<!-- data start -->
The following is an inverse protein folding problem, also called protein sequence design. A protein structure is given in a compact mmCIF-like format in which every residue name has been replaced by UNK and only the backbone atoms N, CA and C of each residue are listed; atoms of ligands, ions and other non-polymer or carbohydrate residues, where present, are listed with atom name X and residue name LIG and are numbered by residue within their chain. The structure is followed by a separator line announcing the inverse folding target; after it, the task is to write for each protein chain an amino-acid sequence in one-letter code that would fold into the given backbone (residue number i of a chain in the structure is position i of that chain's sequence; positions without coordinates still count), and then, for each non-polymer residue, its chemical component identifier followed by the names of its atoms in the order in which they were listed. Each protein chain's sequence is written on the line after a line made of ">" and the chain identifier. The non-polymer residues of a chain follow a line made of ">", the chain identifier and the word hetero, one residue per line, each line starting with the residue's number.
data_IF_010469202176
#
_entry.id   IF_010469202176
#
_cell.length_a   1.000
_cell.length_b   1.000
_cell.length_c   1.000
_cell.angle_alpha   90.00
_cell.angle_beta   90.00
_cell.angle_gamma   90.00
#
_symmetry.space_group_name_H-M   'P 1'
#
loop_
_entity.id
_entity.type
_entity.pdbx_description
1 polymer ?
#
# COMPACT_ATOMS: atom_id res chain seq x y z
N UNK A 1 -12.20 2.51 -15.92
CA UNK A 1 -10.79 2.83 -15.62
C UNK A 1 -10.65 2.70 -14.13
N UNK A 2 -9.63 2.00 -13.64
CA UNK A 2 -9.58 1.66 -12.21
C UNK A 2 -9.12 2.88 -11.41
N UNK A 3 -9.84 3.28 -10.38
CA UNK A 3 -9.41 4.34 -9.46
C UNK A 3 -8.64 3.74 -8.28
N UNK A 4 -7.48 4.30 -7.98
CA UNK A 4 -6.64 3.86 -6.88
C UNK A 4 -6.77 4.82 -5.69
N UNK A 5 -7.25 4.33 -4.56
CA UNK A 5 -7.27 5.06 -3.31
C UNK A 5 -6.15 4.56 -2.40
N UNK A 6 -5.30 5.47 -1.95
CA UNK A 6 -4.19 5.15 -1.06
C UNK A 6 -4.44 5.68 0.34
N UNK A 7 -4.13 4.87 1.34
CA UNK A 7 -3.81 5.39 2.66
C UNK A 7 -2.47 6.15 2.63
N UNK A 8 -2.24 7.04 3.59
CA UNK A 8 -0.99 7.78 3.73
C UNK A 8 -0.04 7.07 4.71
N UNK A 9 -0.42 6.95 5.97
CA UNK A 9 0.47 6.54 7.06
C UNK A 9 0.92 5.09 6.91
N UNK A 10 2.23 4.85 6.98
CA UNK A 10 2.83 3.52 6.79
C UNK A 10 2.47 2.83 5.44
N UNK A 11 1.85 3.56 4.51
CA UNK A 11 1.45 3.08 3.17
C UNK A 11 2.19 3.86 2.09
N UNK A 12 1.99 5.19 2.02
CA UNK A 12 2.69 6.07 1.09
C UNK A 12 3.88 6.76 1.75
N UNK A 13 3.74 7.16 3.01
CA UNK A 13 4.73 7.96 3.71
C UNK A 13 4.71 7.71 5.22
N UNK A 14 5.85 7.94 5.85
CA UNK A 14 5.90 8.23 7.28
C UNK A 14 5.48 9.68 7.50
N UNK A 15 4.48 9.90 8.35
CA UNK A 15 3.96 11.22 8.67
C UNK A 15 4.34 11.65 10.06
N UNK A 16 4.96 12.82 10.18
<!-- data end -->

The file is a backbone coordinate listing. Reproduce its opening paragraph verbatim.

The following is an inverse protein folding problem, also called protein sequence design. A protein structure is given in a compact mmCIF-like format in which every residue name has been replaced by UNK and only the backbone atoms N, CA and C of each residue are listed; atoms of ligands, ions and other non-polymer or carbohydrate residues, where present, are listed with atom name X and residue name LIG and are numbered by residue within their chain. The structure is followed by a separator line announcing the inverse folding target; after it, the task is to write for each protein chain an amino-acid sequence in one-letter code that would fold into the given backbone (residue number i of a chain in the structure is position i of that chain's sequence; positions without coordinates still count), and then, for each non-polymer residue, its chemical component identifier followed by the names of its atoms in the order in which they were listed. Each protein chain's sequence is written on the line after a line made of ">" and the chain identifier. The non-polymer residues of a chain follow a line made of ">", the chain identifier and the word hetero, one residue per line, each line starting with the residue's number.